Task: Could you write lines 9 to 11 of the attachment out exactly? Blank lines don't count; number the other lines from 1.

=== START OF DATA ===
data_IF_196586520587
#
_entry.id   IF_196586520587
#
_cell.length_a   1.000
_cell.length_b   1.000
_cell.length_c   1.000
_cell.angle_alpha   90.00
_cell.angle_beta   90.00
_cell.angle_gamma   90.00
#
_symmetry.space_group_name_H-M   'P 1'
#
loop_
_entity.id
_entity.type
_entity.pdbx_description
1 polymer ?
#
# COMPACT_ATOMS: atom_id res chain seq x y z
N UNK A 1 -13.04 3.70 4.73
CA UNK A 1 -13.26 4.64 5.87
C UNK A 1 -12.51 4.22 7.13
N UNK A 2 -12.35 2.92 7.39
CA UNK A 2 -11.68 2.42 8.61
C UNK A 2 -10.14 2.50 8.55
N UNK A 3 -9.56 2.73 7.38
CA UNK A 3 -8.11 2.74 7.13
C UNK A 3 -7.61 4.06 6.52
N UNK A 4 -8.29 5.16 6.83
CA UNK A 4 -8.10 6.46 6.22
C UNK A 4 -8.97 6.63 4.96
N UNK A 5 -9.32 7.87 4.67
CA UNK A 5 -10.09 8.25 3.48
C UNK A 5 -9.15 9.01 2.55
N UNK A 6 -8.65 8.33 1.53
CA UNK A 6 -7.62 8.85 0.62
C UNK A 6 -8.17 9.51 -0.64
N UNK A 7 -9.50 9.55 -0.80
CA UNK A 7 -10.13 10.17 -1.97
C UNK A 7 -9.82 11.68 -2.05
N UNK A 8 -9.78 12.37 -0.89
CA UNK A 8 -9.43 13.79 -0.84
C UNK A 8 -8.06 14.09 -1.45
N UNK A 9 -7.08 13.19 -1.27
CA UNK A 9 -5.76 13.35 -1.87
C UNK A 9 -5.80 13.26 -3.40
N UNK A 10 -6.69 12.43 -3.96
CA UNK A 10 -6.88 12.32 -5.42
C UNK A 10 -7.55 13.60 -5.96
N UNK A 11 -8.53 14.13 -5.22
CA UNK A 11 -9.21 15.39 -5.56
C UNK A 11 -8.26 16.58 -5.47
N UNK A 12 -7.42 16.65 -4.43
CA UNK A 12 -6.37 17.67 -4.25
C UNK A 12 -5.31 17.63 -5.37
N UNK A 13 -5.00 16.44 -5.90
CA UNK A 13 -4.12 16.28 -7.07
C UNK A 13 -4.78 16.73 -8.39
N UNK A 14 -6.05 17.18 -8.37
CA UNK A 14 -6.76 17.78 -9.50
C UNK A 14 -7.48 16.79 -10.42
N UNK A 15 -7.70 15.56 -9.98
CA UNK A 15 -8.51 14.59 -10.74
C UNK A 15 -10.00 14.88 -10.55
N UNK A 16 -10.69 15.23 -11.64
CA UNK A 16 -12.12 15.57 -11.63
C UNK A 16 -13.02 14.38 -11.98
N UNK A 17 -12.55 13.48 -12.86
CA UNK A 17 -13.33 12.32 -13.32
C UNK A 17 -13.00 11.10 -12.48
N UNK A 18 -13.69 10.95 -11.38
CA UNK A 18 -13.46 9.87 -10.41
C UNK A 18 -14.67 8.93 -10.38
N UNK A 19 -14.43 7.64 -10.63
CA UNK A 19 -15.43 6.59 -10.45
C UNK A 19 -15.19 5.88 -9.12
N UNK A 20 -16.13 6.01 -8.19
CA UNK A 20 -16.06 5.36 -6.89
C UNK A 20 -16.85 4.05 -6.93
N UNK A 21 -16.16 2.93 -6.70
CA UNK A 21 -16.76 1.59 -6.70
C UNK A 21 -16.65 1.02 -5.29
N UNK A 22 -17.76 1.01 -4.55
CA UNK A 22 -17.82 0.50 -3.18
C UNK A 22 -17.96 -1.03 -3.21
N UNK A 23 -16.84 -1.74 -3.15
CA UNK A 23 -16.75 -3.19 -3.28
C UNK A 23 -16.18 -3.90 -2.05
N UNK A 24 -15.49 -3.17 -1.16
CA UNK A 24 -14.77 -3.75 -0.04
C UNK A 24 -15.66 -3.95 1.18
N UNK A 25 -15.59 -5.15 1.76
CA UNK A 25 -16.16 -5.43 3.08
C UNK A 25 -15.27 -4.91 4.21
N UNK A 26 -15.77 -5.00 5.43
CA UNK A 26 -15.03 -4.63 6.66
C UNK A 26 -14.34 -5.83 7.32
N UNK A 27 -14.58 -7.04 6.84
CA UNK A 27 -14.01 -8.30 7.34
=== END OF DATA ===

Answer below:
_cell.angle_beta   90.00
_cell.angle_gamma   90.00
#